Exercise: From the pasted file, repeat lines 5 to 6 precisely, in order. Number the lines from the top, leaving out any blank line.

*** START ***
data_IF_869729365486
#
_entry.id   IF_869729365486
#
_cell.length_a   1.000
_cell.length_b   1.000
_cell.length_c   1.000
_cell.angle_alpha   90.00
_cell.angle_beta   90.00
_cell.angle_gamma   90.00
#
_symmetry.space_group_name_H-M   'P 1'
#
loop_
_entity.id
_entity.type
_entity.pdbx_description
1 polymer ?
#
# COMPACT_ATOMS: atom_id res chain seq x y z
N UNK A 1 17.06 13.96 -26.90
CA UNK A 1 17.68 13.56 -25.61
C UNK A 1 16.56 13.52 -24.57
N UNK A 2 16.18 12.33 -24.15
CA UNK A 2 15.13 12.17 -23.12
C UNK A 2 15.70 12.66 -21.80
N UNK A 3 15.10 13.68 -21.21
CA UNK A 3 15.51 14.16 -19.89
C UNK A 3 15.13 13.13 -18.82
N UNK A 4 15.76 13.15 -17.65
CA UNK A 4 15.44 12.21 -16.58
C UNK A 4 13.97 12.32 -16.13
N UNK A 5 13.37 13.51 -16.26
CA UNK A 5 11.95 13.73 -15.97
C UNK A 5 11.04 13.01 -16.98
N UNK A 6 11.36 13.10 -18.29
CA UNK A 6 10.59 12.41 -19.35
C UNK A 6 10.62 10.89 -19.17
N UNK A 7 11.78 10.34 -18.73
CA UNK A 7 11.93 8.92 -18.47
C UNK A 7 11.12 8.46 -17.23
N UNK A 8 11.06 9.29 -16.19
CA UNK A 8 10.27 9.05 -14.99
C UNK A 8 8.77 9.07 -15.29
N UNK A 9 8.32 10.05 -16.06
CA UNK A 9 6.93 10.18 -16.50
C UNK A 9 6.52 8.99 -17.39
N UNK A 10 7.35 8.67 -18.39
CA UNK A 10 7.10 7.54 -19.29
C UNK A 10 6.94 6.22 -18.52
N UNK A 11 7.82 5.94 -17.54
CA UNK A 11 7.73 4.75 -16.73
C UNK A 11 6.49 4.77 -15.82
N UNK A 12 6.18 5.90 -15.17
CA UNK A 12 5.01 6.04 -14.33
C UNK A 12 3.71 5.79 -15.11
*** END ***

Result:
_cell.length_a   1.000
_cell.length_b   1.000